By following the rules of improvisation, one family finds love and humor within the wilderness of dementia.

The episode “Magic Words” aired last month on This American Life and in it you’ll hear “Rainy Days and Mondys,” the story of Karen Stobbe, her husband Mondy, and her mother Virginia, who recently moved into their house because she has dementia.

Liv Ullmann on Something Better Than Violence

While we’re on the subject of social media, a highly unusual interview came across my desk this week, with Swedish actress-director Liv Ullmann, widely known for her collaborations with Ingmar Bergman. If at first it sounds like the rant of a septuagenarian, keep reading–would that we all could be so frank. It’s almost enough to make a person want to go rewatch Scenes from a Marriage (which is really saying something!):

Liv+Ullman+2012+IIFA+Awards+Day+2+1gzfVbxS37Il“What is this chatting? And then they Twitter, and I understand the Twitter can be so mean and horrible and people are killing themselves because of what they’re reading about themselves. A lot of evilness comes when you are anonymous.” It’s a false democracy, [Ullman] thinks, a veneer behind which powerful groups can slip in and assume power.

Maybe being famous means she can’t understand why others might want to be celebrities. It’s true, she can’t fathom it – why people would set their self-worth by such a measure. “We should tell them what is really to be cared for. It’s not because you’re suddenly famous, it’s really when you’re sitting one person to another and you are listening to each other and the other person is seeing you and then you have maybe a strange thought and you say it and suddenly see some understanding in the other person. Or you go to a movie and things you didn’t have words for are there. That is the communication I prefer.”

Ullmann apologises. She’s gone off topic, she says. Her eyes are gleaming. She’s made this screamingly mean movie [an adaptation of Strindberg's 'Miss Julie', starring Jessica Chastain and Colin Farrell] to try to show people how not to behave. People ought to feel bad more than they do, she says, to try to make amends. “If you have a row with your husband and you see them lying down trying to sleep and you see they’re so scared, instead of saying: ‘You have to change or I’ll leave’, you should say: ‘I’m so sorry, I’m so sorry.’” When Jesus hung on the cross, he asked forgiveness of the brutes. There’s something that is better than violence. ‘Forgive me’, you should say, even if you have been wronged.”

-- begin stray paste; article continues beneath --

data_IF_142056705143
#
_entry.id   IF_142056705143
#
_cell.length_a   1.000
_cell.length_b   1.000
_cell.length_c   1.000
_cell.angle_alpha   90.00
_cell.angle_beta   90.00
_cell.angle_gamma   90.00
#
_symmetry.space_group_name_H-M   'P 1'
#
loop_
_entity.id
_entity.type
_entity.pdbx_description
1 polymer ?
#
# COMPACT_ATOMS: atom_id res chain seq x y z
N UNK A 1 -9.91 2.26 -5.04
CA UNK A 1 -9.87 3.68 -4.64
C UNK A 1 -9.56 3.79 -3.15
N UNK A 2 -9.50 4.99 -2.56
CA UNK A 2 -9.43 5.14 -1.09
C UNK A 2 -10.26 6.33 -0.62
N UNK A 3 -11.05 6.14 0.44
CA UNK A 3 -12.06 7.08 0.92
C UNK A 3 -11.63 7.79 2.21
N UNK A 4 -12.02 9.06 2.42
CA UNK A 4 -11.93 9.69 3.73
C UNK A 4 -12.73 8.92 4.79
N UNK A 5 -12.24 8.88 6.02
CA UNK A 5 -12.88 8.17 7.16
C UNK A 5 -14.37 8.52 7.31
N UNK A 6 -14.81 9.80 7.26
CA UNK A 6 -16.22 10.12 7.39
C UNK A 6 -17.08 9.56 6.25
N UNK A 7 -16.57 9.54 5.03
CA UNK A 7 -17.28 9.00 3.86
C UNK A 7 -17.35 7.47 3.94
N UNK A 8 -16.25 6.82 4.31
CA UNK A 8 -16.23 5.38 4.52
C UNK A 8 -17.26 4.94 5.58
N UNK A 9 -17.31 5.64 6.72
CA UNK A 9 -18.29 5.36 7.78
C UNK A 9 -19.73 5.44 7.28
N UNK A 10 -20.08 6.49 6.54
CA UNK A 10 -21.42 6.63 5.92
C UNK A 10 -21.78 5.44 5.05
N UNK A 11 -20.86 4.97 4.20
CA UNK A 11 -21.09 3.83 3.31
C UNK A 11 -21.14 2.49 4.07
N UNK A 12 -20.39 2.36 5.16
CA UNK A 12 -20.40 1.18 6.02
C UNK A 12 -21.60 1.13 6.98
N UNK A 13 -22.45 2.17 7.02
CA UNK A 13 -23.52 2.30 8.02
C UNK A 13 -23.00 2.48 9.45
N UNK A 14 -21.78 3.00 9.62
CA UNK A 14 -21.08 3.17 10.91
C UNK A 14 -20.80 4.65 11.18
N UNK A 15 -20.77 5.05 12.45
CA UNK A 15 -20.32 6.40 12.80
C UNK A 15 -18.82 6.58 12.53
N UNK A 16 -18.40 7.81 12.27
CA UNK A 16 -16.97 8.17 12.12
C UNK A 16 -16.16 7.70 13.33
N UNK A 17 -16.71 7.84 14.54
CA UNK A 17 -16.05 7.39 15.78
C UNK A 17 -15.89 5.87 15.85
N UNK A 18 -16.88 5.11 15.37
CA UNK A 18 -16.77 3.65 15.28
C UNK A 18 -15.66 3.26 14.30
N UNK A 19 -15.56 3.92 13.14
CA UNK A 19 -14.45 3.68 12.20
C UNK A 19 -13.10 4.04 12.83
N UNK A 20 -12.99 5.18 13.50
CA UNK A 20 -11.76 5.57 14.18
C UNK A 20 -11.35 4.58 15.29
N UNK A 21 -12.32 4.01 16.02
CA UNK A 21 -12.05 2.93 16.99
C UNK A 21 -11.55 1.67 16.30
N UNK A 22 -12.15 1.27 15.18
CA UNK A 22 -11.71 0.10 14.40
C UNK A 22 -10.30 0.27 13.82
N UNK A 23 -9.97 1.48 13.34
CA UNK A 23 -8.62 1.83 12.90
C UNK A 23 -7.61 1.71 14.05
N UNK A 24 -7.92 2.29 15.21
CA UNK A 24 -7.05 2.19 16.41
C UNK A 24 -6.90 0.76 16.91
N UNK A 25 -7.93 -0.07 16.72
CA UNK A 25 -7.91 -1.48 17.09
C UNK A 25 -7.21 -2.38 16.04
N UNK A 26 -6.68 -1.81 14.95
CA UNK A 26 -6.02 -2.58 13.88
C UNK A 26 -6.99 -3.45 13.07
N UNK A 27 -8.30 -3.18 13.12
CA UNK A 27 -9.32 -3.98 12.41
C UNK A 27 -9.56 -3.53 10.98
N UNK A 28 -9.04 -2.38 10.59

Where Have All the Grown-Ups Gone?

Where Have All the Grown-Ups Gone?

There I was, reclining in the waiting room while my son met with his speech therapist, as I do every week. Computer on my lap—heaven forbid I sit there unoccupied—I was reading A.O. Scott’s new treatise for The Times on “The Death of Adulthood in American Culture.” I like Scott’s writing, so I ignored the instinct to roll my eyes at the prospect of yet another think-piece about stunted millennials; I had time to kill, after all. It opens with some bold claims:

Something profound has been happening in our television over the past decade, some end-stage reckoning. It is the…

Read More »

Another Week Ends: Commodified Experience, Counterproductive Shaming, Fake Asia Trips, Net Addiction, and Star Wars Minus Williams

Another Week Ends: Commodified Experience, Counterproductive Shaming, Fake Asia Trips, Net Addiction, and Star Wars Minus Williams

1. The New Yorker weighs in on “bucket lists“, ht DH:

Whence the appeal of the bucket list? To stop and think about the things one hopes to do, the person one hopes to be, is a useful and worthwhile exercise; to do so with a consciousness of one’s own unpredictable mortality can be a sobering reckoning, as theologians and philosophers recognized long before Workman Publishing got in on the act…

As popularly conceived, however, the bucket list is far from being a reckoning with the weight of love in extremis, or an ethical or moral accounting. More often, it partakes of a…

Read More »

Ideology and Its Discontents (an Apology for Eutyches)

Ideology and Its Discontents (an Apology for Eutyches)

Maybe you’ve noticed this trend too: Lena Dunham’s Girls, despite critical acclaim, has suffered from reviewers saying it’s not racially diverse enough. Game of Thrones has been lambasted for its sexism and weak female characters. The Cosmopolitans has been written off for lacking socioeconomic variety.

Such things can be painful and troubling to watch, and sometimes it’s best not to view them, perhaps not even to screen them. But such criticisms, for me, are also strangely reminiscent of the one-dimensional cultural lenses prevalent in the Christian world. Drugs are bad, so watching media which contains drug use should be avoided. Affairs are bad, so Madame Bovary was listed…

Read More »